On 23 March, Microsoft released an artificial intelligence ‘Chat bot’ on Twitter and in less than 24-hours it had learned how to be a racist, sexist, conspiracy theorist and was shut down by Microsoft after users on Twitter exploited a vulnerability in her coding and caused her to copy inappropriate messages.

A chatbot is a computer program designed to simulate human conversations and Tay (@Tayandyou), the latest chatbot designed by Microsoft, was designed to tweet as if she was your average American teenage girl.

The chatbot was developed by Microsoft’s technology and research and Bing teams to “experiment with and conduct research on conversational understanding”.

“Tay is designed to engage and entertain people where they connect with each other online through casual and playful conversation,” Microsoft said. “The more you chat with Tay the smarter she gets.”


Tay was capable of learning from other Twitter users as well as searching Twitter and the internet to find information in which to base her tweets. Unfortunately, it didn’t take long for Twitter ‘trolls’ (people who posts inflammatory messages) to send her tweets about that included racist comments, conspiracy theories and other things which she quickly started to learn from.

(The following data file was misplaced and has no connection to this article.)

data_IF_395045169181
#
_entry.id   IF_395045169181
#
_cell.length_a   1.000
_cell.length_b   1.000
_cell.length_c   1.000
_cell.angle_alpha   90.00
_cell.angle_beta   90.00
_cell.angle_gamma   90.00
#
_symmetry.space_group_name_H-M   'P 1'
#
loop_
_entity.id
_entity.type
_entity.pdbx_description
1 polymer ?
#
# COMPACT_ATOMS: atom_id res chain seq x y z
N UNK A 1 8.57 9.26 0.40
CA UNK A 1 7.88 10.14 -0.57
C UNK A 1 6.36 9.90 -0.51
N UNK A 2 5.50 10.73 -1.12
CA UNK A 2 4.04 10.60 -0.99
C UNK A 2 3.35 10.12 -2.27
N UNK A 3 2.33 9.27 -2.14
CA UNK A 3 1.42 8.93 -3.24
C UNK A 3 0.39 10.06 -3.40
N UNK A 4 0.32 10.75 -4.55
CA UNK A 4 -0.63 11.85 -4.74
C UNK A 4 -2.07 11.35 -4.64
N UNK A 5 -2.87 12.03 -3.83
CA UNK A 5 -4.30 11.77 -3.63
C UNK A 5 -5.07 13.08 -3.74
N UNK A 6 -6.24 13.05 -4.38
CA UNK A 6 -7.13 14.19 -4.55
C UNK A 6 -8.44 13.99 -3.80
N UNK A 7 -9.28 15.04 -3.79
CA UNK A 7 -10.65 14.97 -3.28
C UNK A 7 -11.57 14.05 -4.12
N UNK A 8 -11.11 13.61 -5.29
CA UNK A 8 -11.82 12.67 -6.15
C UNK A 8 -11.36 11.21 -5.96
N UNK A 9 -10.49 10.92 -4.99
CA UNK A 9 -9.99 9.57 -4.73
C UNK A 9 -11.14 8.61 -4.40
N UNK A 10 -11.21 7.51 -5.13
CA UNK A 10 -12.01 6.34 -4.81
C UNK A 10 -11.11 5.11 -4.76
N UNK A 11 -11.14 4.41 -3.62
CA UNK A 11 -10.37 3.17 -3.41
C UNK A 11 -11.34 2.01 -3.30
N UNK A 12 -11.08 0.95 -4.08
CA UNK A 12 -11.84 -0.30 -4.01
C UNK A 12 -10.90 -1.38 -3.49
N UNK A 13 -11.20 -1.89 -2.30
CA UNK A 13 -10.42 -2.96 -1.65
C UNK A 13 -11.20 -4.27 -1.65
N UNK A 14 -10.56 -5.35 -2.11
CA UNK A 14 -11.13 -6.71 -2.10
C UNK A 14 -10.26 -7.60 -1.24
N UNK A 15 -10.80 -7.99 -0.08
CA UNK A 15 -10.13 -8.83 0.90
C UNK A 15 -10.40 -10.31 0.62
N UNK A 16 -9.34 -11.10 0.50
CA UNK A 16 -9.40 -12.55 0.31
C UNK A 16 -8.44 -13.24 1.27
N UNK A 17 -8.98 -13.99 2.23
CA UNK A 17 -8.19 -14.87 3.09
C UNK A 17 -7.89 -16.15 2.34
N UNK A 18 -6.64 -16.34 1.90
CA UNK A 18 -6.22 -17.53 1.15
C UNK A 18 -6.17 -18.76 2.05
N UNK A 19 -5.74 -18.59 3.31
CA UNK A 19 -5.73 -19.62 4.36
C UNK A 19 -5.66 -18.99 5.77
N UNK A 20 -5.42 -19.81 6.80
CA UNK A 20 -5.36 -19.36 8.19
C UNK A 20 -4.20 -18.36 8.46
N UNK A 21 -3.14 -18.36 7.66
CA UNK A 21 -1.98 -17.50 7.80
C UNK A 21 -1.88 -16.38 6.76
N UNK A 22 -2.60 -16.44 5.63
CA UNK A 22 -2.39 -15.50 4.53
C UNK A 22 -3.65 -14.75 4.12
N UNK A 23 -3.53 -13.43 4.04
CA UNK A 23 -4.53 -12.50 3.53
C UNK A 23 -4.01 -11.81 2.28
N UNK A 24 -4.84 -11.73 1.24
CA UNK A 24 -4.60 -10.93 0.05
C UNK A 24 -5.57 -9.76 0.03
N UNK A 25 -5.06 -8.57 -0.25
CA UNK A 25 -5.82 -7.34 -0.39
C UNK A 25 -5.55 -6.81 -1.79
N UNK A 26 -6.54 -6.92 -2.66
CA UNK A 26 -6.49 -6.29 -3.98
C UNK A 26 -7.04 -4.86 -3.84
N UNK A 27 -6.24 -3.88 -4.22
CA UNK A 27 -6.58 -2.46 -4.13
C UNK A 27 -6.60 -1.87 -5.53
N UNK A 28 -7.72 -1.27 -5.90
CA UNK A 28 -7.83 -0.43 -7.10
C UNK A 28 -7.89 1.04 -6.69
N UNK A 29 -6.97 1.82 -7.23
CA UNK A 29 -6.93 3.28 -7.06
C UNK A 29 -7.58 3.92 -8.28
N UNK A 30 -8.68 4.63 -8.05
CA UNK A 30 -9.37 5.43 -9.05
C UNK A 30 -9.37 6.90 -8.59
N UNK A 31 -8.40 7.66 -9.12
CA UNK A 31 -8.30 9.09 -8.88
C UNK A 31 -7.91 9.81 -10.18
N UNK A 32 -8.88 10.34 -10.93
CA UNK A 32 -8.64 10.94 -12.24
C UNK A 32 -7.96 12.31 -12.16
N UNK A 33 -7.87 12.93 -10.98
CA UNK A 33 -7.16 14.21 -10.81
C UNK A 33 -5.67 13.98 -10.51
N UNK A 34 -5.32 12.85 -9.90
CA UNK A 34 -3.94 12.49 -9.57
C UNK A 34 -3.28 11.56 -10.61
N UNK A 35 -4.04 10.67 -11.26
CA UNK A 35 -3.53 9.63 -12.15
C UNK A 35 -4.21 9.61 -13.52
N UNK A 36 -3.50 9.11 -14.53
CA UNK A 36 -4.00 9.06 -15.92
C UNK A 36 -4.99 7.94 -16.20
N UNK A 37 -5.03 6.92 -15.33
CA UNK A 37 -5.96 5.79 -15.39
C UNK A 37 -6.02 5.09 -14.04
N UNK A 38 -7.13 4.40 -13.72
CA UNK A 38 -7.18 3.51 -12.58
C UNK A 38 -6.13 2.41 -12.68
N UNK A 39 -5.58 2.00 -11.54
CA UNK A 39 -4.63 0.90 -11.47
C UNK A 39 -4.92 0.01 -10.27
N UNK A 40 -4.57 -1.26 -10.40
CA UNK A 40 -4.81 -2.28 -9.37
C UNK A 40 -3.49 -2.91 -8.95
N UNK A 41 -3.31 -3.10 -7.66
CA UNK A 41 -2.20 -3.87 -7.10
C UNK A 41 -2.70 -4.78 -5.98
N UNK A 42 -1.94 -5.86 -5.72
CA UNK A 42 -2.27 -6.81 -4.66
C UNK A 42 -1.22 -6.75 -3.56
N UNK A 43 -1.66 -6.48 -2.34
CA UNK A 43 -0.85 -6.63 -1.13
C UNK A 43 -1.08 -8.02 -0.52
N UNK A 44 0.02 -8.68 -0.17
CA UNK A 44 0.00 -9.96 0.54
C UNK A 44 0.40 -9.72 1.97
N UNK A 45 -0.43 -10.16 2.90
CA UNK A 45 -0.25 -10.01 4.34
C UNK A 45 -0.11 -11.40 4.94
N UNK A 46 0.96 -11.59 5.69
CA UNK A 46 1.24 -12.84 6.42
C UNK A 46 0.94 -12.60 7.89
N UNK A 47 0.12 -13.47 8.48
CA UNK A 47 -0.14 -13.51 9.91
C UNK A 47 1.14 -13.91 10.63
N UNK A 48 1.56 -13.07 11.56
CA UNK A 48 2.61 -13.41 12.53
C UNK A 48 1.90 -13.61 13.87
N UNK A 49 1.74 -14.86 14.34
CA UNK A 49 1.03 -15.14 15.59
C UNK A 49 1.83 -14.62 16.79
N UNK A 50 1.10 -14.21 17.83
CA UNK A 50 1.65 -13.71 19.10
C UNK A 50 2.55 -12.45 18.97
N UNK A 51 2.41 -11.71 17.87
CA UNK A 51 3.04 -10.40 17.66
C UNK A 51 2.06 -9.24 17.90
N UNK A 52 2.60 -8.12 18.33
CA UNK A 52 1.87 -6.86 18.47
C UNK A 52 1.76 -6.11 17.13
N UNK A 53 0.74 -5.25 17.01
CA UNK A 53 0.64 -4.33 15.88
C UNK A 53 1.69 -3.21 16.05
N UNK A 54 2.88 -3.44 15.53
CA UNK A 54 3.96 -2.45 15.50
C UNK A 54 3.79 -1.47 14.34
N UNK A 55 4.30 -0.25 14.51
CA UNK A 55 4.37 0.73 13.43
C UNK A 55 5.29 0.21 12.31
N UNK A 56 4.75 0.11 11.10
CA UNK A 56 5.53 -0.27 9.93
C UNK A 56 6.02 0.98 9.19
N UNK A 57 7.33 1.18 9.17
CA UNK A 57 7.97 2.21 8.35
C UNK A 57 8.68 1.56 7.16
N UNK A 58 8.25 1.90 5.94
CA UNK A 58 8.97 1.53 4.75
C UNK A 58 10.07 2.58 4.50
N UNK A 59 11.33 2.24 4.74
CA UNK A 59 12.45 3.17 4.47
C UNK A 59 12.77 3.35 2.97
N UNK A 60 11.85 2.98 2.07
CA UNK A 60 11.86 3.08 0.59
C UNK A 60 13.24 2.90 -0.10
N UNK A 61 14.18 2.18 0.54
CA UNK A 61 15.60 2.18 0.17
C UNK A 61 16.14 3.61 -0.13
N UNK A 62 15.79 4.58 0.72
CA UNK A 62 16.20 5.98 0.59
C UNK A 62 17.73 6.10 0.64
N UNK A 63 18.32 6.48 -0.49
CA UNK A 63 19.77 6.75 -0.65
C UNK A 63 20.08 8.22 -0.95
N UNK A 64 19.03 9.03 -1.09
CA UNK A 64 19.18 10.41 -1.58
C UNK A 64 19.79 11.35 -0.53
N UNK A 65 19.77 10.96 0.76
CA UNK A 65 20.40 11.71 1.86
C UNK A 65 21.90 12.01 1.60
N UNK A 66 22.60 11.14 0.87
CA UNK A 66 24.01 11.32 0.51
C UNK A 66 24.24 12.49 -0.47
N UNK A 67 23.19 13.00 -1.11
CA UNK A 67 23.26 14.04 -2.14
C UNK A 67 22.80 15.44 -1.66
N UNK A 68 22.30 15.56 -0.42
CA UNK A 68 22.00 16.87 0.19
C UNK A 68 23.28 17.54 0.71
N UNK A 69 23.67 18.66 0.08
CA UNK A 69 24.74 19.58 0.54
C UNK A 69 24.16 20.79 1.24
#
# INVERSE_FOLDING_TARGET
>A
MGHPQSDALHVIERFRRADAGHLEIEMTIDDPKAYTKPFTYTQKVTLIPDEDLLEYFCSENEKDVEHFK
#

Microsoft programmers started to see what was happening and scrambled to reprogram her to correct what was happening, but it was too late. The more people sent her inflammatory messages, the more she saw them as the right viewpoint to have and the more she tweeted offensive messages.


Eventually Microsoft were forced to shut the program down altogether and issue an apology.

“We are deeply sorry for the unintended offensive and hurtful tweets from Tay, which do not represent who we are or what we stand for, nor how we designed Tay,” wrote Peter Lee, Microsoft’s vice president of research.

“Although we had prepared for many types of abuses of the system, we had made a critical oversight for this specific attack,” Lee wrote, speaking of a specific vulnerability that users exploited. “As a result, Tay tweeted wildly inappropriate and reprehensible words and images.”

Microsoft has deleted all but three of Tay’s tweets.